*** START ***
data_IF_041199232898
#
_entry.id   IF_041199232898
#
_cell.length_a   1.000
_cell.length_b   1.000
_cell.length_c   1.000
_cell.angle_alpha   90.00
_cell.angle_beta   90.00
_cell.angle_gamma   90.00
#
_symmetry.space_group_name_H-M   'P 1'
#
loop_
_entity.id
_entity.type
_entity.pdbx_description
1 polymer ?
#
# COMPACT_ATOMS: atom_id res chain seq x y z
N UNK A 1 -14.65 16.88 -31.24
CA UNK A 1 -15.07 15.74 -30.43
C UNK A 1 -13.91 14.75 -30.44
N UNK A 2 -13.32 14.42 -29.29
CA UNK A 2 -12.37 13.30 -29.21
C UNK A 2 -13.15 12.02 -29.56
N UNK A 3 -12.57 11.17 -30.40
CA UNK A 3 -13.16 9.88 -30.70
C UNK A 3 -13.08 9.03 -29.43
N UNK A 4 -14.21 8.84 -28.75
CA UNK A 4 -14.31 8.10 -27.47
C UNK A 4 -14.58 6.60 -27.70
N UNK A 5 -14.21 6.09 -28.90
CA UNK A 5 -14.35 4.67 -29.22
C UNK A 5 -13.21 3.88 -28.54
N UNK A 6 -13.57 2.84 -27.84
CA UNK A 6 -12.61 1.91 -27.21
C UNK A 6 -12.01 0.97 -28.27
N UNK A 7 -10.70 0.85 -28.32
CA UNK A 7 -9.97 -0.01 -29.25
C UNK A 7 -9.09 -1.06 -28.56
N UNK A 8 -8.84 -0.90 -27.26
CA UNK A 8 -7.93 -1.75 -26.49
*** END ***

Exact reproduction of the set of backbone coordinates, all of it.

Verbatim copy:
data_IF_041199232898
#
_entry.id   IF_041199232898
#
_cell.length_a   1.000
_cell.length_b   1.000
_cell.length_c   1.000
_cell.angle_alpha   90.00
_cell.angle_beta   90.00
_cell.angle_gamma   90.00
#
_symmetry.space_group_name_H-M   'P 1'
#
loop_
_entity.id
_entity.type
_entity.pdbx_description
1 polymer ?
#
# COMPACT_ATOMS: atom_id res chain seq x y z
N UNK A 1 -14.65 16.88 -31.24
CA UNK A 1 -15.07 15.74 -30.43
C UNK A 1 -13.91 14.75 -30.44
N UNK A 2 -13.32 14.42 -29.29
CA UNK A 2 -12.37 13.30 -29.21
C UNK A 2 -13.15 12.02 -29.56
N UNK A 3 -12.57 11.17 -30.40
CA UNK A 3 -13.16 9.88 -30.70
C UNK A 3 -13.08 9.03 -29.43
N UNK A 4 -14.21 8.84 -28.75
CA UNK A 4 -14.31 8.10 -27.47
C UNK A 4 -14.58 6.60 -27.70
N UNK A 5 -14.21 6.09 -28.90
CA UNK A 5 -14.35 4.67 -29.22
C UNK A 5 -13.21 3.88 -28.54
N UNK A 6 -13.57 2.84 -27.84
CA UNK A 6 -12.61 1.91 -27.21
C UNK A 6 -12.01 0.97 -28.27
N UNK A 7 -10.70 0.85 -28.32
CA UNK A 7 -9.97 -0.01 -29.25
C UNK A 7 -9.09 -1.06 -28.56
N UNK A 8 -8.84 -0.90 -27.26
CA UNK A 8 -7.93 -1.75 -26.49